1. Sini Teräsahde: Relations and actors in the making of disciplines – research, practice and policy in adult education

Teräsahde is studying the relation of research, practice and policymaking in adult education as actor-networks, based on the philosophy and sociology of Bruno Latour. In this presentation she asks what actor-network theory has to offer for research on disciplinarization of adult education. The disciplinarization of adult education could be seen as a collective process of facts construction – constitution of black boxes in Latour’s terminology. According to actor-network theory, also adult education discipline would have to be defined relationally. The discipline is negotiated between i. a. academics, practitioners and policymakers and the negotiations happen in mediators requiring translation of interests.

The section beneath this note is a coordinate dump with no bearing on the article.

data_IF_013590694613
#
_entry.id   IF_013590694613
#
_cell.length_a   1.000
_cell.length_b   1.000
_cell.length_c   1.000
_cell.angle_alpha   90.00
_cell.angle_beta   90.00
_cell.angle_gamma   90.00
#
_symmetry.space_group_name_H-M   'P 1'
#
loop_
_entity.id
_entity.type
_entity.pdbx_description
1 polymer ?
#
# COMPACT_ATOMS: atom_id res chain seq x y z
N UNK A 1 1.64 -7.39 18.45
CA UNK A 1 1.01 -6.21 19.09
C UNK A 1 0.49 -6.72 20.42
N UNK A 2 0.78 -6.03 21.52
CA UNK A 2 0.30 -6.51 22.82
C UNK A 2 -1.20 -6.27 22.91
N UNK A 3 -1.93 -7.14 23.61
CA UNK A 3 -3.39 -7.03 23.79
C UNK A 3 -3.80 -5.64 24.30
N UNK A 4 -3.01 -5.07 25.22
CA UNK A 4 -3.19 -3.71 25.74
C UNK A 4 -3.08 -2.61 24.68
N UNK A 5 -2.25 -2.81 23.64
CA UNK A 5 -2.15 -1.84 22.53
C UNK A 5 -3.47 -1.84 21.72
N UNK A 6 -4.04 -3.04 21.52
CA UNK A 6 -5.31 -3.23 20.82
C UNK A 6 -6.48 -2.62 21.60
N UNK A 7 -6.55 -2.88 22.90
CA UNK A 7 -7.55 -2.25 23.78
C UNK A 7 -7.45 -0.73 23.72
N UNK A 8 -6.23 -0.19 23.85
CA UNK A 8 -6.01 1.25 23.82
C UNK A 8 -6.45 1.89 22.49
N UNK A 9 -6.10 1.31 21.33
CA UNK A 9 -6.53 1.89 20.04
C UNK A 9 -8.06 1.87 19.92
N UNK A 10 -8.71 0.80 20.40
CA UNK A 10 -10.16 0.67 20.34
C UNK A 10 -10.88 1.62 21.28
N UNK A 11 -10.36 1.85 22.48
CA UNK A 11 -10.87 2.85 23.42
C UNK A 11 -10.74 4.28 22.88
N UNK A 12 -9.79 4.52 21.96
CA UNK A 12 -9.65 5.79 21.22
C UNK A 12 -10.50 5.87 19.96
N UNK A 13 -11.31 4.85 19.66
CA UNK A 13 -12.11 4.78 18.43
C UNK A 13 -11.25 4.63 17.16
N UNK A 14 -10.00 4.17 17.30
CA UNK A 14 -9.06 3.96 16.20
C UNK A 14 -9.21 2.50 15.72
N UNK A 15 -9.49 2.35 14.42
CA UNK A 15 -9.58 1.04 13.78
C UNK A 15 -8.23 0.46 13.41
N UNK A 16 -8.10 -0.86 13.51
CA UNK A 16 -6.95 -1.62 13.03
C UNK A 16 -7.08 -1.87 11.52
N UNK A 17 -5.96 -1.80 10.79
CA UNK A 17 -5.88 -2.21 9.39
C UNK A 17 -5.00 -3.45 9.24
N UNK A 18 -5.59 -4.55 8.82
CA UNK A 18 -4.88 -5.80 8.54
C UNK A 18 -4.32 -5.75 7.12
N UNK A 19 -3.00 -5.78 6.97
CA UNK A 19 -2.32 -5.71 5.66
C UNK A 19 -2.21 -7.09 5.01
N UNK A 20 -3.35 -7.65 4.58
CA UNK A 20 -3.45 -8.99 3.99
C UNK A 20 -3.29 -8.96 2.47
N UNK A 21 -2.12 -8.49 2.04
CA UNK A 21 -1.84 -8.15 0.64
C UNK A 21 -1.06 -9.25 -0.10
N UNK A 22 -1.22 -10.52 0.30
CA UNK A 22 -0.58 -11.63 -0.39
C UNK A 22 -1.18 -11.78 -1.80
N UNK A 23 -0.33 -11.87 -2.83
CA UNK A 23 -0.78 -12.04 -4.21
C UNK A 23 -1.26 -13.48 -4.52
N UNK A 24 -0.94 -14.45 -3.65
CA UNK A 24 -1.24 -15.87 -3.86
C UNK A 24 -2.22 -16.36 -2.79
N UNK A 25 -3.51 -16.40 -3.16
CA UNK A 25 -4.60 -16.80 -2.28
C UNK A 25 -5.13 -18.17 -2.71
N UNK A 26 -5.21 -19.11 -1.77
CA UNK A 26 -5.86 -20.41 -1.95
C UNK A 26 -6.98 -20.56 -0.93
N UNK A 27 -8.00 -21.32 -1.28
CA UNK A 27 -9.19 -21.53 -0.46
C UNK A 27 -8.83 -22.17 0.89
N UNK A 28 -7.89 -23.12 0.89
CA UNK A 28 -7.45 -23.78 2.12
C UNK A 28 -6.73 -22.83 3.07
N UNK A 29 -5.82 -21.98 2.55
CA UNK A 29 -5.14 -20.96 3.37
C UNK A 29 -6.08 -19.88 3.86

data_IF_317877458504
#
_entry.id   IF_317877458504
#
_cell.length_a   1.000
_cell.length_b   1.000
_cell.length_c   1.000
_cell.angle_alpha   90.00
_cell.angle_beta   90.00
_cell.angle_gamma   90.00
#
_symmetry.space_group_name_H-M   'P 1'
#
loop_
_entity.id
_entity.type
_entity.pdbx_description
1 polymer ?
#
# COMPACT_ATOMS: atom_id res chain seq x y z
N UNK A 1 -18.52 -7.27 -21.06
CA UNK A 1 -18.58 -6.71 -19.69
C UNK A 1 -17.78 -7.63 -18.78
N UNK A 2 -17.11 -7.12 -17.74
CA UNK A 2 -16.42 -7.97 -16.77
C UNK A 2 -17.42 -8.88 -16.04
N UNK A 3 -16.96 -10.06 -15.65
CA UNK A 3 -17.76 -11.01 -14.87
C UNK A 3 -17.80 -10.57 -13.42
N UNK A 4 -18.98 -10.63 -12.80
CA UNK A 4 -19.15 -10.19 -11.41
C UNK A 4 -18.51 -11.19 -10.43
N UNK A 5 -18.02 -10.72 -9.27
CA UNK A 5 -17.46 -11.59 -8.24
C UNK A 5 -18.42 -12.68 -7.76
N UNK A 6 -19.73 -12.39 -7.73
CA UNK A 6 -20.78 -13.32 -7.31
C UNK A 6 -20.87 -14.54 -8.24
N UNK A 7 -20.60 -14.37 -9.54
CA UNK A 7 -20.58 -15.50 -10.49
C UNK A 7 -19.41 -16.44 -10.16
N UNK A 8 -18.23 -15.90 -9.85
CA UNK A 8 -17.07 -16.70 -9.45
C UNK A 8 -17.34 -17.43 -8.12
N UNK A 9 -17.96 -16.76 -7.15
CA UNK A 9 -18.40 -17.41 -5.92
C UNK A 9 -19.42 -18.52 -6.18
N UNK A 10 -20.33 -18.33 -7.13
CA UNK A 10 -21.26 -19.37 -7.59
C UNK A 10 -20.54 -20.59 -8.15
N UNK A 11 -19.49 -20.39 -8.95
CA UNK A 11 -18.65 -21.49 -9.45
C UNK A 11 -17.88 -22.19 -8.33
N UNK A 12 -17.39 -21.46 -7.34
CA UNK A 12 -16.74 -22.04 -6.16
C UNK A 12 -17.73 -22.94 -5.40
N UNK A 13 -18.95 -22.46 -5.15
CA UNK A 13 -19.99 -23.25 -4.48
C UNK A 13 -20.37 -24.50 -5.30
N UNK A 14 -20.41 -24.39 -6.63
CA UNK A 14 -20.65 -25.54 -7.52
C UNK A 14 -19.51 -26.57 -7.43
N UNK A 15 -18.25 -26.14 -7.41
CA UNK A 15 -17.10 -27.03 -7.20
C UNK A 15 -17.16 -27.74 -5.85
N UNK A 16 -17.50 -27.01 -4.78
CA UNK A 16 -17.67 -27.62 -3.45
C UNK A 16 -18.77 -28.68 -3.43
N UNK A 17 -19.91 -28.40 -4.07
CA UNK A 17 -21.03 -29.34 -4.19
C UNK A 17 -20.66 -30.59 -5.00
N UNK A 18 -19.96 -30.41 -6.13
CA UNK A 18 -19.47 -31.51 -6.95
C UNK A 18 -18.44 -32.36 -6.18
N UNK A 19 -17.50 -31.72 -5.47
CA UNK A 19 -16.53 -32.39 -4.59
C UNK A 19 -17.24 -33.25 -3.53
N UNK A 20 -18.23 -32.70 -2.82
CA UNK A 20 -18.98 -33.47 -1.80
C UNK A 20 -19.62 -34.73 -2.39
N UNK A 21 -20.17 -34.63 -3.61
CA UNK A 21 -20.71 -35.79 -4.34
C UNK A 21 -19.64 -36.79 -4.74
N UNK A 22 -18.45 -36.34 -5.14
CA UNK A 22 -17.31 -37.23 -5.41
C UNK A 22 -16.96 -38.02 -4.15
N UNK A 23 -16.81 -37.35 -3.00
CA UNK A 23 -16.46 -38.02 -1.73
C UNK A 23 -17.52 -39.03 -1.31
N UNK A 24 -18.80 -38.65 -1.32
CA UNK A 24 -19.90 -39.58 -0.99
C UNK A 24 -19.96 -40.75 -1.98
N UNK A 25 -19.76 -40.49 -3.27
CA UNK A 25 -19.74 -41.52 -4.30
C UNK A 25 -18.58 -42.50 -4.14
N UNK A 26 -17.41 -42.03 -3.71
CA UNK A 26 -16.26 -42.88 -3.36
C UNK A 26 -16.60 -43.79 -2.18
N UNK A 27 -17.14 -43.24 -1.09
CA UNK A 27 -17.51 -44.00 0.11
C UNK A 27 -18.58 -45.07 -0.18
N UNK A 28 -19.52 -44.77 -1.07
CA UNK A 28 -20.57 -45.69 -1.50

1. Anja Heikkinen: Political, industrial and professional networks in struggle about disciplinary identities of adult and vocational education.

The journey of educational science (study of education) started in Finland 1852 in the University of Helsinki, mainly qualifying teachers for gymnasia. Initiatives on including folk edification (~popular education) in educational science were made in 1920, also about establishing a professorship, but the predecessor of the discipline of adult education, study of folk edification, started in the School of Social Sciences 1928; chair followed 1946. The first professorship in vocational education was established in the University of Tampere, but inside Department of primary school teacher training in Hämeenlinna, in 1987.